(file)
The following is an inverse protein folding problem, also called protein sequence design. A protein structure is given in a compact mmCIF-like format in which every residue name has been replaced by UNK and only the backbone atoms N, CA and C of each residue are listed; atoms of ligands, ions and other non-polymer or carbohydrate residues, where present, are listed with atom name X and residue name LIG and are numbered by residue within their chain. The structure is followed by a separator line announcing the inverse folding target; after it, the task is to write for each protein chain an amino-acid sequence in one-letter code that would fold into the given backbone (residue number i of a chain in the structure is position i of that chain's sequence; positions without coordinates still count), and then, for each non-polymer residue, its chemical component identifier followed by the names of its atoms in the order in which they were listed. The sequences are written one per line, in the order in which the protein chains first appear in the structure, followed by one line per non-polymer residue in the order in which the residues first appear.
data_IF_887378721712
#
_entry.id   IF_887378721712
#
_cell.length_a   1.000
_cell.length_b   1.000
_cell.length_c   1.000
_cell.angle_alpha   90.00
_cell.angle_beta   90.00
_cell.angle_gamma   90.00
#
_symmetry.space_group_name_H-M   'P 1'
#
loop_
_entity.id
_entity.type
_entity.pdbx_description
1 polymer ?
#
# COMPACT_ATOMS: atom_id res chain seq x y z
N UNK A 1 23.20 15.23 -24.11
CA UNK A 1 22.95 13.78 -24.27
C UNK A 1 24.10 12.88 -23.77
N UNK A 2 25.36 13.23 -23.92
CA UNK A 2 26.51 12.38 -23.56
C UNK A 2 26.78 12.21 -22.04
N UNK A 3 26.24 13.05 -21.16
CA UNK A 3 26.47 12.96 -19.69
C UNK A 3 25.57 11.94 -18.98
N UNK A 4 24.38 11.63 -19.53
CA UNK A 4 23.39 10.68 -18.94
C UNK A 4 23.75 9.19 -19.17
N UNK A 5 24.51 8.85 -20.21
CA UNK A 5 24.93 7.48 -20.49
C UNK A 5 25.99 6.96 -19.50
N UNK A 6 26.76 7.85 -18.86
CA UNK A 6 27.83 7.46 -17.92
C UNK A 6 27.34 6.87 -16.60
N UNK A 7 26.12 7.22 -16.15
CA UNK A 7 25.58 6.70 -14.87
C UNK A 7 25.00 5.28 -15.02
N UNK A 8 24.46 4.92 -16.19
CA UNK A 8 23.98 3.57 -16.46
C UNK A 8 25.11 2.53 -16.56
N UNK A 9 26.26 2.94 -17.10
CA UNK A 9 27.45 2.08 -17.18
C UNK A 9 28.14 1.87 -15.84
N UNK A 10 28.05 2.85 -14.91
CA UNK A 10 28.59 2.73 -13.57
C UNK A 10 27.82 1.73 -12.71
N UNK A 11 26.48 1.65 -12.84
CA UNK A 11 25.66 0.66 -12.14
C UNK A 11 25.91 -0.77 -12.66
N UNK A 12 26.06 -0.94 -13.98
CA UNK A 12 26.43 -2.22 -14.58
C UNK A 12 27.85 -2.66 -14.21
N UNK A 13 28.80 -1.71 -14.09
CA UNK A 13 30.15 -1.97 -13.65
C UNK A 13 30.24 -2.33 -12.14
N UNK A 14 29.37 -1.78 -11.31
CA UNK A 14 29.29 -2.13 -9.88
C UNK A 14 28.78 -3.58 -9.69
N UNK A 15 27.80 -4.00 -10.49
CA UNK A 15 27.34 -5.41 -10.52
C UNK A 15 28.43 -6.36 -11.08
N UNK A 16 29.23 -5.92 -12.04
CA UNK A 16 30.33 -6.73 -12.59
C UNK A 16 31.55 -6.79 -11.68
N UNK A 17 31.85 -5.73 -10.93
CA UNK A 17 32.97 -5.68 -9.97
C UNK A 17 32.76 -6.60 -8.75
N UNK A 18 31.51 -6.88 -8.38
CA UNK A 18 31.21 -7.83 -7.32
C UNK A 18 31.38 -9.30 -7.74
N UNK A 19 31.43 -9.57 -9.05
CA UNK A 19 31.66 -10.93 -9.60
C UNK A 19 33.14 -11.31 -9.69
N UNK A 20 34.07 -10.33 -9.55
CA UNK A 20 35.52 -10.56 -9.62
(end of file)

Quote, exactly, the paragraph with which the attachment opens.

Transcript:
The following is an inverse protein folding problem, also called protein sequence design. A protein structure is given in a compact mmCIF-like format in which every residue name has been replaced by UNK and only the backbone atoms N, CA and C of each residue are listed; atoms of ligands, ions and other non-polymer or carbohydrate residues, where present, are listed with atom name X and residue name LIG and are numbered by residue within their chain. The structure is followed by a separator line announcing the inverse folding target; after it, the task is to write for each protein chain an amino-acid sequence in one-letter code that would fold into the given backbone (residue number i of a chain in the structure is position i of that chain's sequence; positions without coordinates still count), and then, for each non-polymer residue, its chemical component identifier followed by the names of its atoms in the order in which they were listed. The sequences are written one per line, in the order in which the protein chains first appear in the structure, followed by one line per non-polymer residue in the order in which the residues first appear.